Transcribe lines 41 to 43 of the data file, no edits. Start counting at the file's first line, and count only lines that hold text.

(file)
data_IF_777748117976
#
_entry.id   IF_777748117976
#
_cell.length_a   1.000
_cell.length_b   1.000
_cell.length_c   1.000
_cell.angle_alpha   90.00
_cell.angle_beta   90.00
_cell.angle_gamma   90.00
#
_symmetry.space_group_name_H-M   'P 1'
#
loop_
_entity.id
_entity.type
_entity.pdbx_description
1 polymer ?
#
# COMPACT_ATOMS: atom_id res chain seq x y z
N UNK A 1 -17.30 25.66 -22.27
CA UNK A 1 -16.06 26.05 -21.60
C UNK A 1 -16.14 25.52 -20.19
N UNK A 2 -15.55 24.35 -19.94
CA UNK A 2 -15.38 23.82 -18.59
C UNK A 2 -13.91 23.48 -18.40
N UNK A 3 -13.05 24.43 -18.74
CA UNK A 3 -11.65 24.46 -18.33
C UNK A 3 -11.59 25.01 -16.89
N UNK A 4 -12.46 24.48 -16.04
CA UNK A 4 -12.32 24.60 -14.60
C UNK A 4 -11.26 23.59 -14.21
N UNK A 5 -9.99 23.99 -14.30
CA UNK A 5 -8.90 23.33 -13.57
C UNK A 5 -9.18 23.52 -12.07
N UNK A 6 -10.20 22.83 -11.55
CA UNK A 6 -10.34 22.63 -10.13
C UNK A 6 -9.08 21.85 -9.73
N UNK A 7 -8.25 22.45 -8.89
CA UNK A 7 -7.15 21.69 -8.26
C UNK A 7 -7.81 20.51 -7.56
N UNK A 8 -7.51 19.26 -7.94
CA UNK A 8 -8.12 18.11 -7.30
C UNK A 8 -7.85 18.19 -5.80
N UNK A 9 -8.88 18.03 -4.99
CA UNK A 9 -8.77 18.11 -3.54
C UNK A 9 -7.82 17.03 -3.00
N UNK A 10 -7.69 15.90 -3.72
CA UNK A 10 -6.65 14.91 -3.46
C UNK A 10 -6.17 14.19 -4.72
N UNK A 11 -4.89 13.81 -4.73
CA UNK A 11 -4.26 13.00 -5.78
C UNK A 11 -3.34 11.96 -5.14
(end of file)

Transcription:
C UNK A 7 -7.81 20.51 -7.56
N UNK A 8 -7.51 19.26 -7.94
CA UNK A 8 -8.12 18.11 -7.30